John McDonnell’s speech to Labour conference: what he said – and what he really meant

Our chief political commentator reads between the lines of the shadow chancellor’s speech

John Rentoul
Tuesday 25 September 2018 13:30 BST
John McDonnell calls for a general election due to Conservative 'failure' at securing Brexit deal

What John McDonnell said: Our friends in the media have attacked my friend, and they’ve attacked him because he stands up for the ideals and beliefs that we all have. I just want to say: Jeremy, I’m proud of you because of the dignity with which you have stood that vilification.

And what he really meant: Unite against our external enemies. Don’t believe all that stuff you read in the capitalist press about how I am plotting to replace you, my dear, dear friend.

What he said: The causes of the crash: greed, yes, and deregulation that turned the City into a casino.

What he meant: It was Gordon Brown’s fault.

What he said: In the sixth richest country in the world it cannot be right that 5,000 of our fellow citizens are sleeping on the street.

What he meant: So I will make sure we come about 10th or 11th in the wealth table of nations.

What he said: No wonder people voted for Brexit. It was an anti-establishment vote.

What he meant: Also, it was a vote to leave the European Union, and I agree with it.

What he said: One hundred years ago in 1918, the Labour Party adopted Clause IV as part of our constitution. “To secure for the workers by hand or by brain the full fruits of their industry.” I say the Clause IV principles are as relevant today as they were back then.

What he meant: Especially the other bits that I didn’t read out, but which we all know: “The common ownership of the means of production, distribution and exchange.” Tony Blair abolished it; we’re bringing it back.

What he said: We will honour our late leader John Smith. A Labour government will introduce full employment rights from day one in work, whether full time or part time or temporary work.

What he meant: In alternate sentences I will pose as being in the mainstream Labour tradition, respecter of an old rightwinger such as Smith, and as a revolutionary Marxist itching to tear down capitalism.

What he said: Wages will be determined by sectoral collective bargaining.

What he meant: .. and in some sentences (for older members who remember the 1970s) I’ll be both.

Jeremy Corbyn pledges to push for a second EU referendum if Labour members vote for it

What he said: [Our new plans for industrial democracy will] transfer shares into an Inclusive Ownership Fund, administered collectively by workers.

What he meant: They’ll be your shares, but they’ll be administered for you by people who know better.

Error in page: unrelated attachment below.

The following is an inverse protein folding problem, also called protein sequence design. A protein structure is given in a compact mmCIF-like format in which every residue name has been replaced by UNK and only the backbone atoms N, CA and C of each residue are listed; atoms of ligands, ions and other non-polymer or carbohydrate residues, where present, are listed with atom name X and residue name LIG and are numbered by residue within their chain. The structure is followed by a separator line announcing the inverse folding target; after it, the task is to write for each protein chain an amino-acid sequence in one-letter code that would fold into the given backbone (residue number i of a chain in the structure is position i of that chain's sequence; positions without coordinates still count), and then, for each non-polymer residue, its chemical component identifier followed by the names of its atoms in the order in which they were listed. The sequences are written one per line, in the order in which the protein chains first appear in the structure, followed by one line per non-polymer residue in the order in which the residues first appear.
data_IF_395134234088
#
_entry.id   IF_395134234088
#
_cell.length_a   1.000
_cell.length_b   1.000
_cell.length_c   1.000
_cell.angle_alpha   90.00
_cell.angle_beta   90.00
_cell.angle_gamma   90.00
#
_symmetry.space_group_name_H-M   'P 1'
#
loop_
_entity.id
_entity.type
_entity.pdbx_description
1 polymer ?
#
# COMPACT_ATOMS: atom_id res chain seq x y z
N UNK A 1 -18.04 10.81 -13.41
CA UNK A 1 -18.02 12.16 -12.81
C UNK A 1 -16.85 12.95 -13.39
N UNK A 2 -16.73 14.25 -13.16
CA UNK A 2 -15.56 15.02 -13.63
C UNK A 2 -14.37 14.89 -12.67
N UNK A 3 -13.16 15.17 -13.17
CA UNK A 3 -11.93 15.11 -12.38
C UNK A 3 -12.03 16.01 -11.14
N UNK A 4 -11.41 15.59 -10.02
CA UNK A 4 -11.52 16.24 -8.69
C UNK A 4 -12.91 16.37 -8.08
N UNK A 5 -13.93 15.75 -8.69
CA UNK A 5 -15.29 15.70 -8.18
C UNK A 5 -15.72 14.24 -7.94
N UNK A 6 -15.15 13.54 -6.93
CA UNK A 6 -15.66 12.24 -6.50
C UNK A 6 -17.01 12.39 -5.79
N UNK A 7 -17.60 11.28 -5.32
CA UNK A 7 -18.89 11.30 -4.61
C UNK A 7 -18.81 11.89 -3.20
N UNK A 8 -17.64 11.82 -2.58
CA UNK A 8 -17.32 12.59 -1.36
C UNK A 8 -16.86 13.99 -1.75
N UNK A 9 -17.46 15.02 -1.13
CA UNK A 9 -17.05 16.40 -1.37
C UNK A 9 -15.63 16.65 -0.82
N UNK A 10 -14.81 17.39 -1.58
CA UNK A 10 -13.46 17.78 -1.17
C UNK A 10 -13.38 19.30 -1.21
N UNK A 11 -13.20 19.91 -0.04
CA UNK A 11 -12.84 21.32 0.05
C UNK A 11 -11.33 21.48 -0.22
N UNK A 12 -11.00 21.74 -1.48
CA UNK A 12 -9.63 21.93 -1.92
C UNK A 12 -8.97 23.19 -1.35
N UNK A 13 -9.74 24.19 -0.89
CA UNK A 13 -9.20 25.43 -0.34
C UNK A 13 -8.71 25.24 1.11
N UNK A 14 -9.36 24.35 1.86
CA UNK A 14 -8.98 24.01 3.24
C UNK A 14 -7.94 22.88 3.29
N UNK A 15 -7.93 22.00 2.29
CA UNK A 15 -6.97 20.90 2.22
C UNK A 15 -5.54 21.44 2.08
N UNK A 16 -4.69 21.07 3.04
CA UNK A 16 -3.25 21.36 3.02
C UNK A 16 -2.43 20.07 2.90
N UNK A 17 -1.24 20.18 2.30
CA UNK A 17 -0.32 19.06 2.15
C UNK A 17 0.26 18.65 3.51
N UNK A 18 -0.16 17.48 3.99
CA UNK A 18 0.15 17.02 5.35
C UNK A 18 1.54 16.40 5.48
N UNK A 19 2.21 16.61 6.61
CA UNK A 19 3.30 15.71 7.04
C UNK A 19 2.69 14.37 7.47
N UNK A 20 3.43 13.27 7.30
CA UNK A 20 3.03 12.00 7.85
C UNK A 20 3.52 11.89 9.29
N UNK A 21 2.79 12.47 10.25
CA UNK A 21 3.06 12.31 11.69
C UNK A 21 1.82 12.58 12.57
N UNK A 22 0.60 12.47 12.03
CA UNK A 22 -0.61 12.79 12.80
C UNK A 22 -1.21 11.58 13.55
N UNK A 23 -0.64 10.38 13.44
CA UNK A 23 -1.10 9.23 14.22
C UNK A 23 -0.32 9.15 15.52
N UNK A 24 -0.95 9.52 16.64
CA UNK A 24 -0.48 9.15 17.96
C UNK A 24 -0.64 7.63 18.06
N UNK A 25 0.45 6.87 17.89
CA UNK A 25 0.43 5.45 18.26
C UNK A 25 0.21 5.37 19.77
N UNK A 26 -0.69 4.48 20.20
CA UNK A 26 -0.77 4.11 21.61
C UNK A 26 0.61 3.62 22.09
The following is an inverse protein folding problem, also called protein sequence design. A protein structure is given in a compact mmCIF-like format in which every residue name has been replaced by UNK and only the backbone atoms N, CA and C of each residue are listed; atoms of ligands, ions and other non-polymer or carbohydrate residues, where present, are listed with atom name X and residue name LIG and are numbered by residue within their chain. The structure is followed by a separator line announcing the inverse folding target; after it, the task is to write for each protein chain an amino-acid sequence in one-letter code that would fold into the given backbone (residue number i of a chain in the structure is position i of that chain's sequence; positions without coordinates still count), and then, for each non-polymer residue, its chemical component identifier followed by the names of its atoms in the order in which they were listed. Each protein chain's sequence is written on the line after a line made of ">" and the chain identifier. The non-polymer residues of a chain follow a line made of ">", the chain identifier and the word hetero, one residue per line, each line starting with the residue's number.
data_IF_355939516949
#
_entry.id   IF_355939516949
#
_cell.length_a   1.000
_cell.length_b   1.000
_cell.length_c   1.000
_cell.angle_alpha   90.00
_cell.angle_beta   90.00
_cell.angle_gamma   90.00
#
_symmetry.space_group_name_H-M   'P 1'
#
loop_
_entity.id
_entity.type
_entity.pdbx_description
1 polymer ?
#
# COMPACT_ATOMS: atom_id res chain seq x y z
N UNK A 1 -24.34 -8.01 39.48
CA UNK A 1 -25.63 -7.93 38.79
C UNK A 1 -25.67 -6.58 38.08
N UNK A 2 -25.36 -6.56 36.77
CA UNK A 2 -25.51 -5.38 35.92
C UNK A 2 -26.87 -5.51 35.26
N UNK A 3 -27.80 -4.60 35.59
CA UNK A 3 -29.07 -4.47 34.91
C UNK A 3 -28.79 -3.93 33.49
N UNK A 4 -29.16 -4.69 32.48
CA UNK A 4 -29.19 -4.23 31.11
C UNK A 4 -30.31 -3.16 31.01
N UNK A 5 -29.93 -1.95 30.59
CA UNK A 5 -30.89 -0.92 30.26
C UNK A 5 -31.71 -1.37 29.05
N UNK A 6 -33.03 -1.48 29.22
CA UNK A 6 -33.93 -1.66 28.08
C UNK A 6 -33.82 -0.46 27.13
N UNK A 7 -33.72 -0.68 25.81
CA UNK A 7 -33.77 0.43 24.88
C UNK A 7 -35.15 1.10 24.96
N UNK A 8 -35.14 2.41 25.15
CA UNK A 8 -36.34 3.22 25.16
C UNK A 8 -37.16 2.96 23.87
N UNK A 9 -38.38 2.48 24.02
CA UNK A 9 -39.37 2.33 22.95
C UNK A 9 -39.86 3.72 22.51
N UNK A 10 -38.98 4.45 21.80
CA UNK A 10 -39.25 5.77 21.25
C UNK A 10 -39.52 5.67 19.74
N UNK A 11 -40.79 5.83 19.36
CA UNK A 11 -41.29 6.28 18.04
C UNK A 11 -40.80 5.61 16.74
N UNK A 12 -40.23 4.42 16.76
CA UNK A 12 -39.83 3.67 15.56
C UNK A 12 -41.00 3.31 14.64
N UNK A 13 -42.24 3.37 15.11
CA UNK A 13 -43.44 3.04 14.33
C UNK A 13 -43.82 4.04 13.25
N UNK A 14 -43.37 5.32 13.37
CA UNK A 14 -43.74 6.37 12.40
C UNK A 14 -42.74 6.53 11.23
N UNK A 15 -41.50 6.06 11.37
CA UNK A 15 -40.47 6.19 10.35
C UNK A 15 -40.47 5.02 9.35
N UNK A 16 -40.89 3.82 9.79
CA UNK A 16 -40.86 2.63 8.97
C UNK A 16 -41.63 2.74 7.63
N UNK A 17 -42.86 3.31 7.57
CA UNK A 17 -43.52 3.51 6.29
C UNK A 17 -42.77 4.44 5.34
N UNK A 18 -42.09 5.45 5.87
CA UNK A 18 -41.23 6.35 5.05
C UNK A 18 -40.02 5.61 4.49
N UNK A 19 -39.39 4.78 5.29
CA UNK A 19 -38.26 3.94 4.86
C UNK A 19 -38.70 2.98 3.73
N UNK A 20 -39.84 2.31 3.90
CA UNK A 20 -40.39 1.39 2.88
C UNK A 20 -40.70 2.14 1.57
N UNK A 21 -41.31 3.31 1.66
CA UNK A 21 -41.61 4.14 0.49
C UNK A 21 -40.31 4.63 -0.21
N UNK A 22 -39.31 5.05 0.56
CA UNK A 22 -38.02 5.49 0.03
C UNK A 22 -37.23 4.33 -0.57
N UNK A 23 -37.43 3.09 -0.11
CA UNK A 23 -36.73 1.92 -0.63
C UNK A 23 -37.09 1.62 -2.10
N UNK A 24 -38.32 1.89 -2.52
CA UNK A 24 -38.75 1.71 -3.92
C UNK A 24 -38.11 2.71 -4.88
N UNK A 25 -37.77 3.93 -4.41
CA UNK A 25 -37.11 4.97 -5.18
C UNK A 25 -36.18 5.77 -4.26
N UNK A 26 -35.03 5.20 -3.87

What he said: True industrial democracy is coming to this country. Over time this will mobilise billions that will be spent improving our hospitals, our schools and our social security system.

What he meant: The McDonnell Treasury will also take a cut.

What he said: Public ownership ... will not be a return to the past. Today Rebecca Long-Bailey and I are launching a public consultation on democracy in our public services.

What he meant: Proper socialism has never really been tried, but Long-Bailey and I are going to work it out shortly.

What he said: The message is clear. People have had enough of being ripped off by privatisation.

What he meant: The opinion polls and focus groups show that “privatisation” is a very bad word.

What he said: I was recently on a platform with Gordon Brown. I was announced as the shadow chancellor. Gordon said: “Actually he’s always been the shadow chancellor.” I’ve a lot of affection and respect for the man.

What he meant: Past Labour leaders. I’ve got a lot of time for them. Apart from the only one since 1966 who won sustainable parliamentary majorities.

What he said: This leads us on inevitably to the urgent question of Brexit.

What he meant: I mentioned it once and I think I got away with it, but I will have to deal with it head on.

What he said: We are keeping all the options for democratic engagement on the table.

What he meant: Apart from the one option that I ruled out this morning: a new referendum with “Remain” being one of the choices.

What he said: The greater the mess we inherit the more radical we will have to be.

What he meant: And the more excuses we will have for failing to deliver.

What he said: We will be proud to call that future “socialism”. Solidarity.

What he meant: No weaselly centrist-words such as “progressive” for us. Authentic, we are.

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